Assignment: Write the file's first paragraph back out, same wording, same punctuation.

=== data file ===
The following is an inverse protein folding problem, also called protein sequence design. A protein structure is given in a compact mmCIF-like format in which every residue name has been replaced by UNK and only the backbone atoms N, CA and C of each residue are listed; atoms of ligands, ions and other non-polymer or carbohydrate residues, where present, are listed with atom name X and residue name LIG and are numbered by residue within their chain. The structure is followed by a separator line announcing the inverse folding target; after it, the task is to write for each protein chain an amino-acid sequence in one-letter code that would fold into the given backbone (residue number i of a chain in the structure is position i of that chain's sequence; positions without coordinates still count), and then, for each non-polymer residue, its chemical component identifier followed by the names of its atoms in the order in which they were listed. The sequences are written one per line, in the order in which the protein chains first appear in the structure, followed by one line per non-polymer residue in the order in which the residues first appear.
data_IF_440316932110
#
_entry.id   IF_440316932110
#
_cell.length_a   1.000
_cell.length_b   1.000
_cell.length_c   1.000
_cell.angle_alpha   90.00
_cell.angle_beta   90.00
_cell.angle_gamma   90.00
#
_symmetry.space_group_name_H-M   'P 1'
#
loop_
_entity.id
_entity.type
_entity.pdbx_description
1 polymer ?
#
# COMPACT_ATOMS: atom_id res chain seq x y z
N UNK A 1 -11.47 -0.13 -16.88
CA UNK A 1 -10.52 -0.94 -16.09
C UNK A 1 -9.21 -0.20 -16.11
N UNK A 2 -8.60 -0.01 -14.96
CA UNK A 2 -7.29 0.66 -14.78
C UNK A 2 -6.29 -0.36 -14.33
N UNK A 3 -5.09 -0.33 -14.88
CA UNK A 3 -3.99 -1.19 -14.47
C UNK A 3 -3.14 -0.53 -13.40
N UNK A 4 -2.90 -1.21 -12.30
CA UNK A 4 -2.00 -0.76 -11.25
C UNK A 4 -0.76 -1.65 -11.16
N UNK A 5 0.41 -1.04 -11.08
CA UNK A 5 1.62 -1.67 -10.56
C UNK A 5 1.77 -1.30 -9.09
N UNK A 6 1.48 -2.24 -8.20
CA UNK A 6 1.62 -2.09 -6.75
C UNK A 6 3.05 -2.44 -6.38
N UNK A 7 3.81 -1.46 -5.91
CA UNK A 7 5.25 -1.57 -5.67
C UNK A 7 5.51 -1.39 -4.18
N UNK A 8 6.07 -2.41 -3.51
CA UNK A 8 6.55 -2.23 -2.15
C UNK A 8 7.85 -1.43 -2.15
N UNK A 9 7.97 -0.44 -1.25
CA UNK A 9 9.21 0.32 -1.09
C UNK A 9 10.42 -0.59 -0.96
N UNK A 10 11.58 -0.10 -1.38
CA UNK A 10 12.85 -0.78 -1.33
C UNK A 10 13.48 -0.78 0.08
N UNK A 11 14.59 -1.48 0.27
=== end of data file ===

The following is an inverse protein folding problem, also called protein sequence design. A protein structure is given in a compact mmCIF-like format in which every residue name has been replaced by UNK and only the backbone atoms N, CA and C of each residue are listed; atoms of ligands, ions and other non-polymer or carbohydrate residues, where present, are listed with atom name X and residue name LIG and are numbered by residue within their chain. The structure is followed by a separator line announcing the inverse folding target; after it, the task is to write for each protein chain an amino-acid sequence in one-letter code that would fold into the given backbone (residue number i of a chain in the structure is position i of that chain's sequence; positions without coordinates still count), and then, for each non-polymer residue, its chemical component identifier followed by the names of its atoms in the order in which they were listed. The sequences are written one per line, in the order in which the protein chains first appear in the structure, followed by one line per non-polymer residue in the order in which the residues first appear.